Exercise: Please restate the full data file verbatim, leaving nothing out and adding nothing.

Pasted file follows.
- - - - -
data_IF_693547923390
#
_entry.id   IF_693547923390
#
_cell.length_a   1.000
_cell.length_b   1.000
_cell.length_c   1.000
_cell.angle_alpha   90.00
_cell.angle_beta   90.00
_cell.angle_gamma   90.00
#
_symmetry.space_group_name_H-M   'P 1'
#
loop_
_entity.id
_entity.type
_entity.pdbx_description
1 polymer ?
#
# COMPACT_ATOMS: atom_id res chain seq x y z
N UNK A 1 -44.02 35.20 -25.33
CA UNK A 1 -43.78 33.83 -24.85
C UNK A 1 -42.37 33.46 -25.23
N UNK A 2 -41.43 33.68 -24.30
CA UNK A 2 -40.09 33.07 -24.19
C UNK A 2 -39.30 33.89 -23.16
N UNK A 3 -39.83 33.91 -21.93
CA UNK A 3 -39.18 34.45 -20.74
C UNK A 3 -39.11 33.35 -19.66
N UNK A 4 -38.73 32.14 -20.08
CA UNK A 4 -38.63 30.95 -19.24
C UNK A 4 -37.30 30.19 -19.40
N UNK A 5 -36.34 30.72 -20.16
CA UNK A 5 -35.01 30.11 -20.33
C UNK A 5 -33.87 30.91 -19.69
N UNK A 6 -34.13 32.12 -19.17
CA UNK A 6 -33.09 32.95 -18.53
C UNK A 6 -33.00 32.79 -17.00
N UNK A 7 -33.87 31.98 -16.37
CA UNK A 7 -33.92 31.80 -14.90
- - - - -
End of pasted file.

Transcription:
data_IF_693547923390
#
_entry.id   IF_693547923390
#
_cell.length_a   1.000
_cell.length_b   1.000
_cell.length_c   1.000
_cell.angle_alpha   90.00
_cell.angle_beta   90.00
_cell.angle_gamma   90.00
#
_symmetry.space_group_name_H-M   'P 1'
#
loop_
_entity.id
_entity.type
_entity.pdbx_description
1 polymer ?
#
# COMPACT_ATOMS: atom_id res chain seq x y z
N UNK A 1 -44.02 35.20 -25.33
CA UNK A 1 -43.78 33.83 -24.85
C UNK A 1 -42.37 33.46 -25.23
N UNK A 2 -41.43 33.68 -24.30
CA UNK A 2 -40.09 33.07 -24.19
C UNK A 2 -39.30 33.89 -23.16
N UNK A 3 -39.83 33.91 -21.93
CA UNK A 3 -39.18 34.45 -20.74
C UNK A 3 -39.11 33.35 -19.66
N UNK A 4 -38.73 32.14 -20.08
CA UNK A 4 -38.63 30.95 -19.24
C UNK A 4 -37.30 30.19 -19.40
N UNK A 5 -36.34 30.72 -20.16
CA UNK A 5 -35.01 30.11 -20.33
C UNK A 5 -33.87 30.91 -19.69
N UNK A 6 -34.13 32.12 -19.17
CA UNK A 6 -33.09 32.95 -18.53
C UNK A 6 -33.00 32.79 -17.00
N UNK A 7 -33.87 31.98 -16.37
CA UNK A 7 -33.92 31.80 -14.90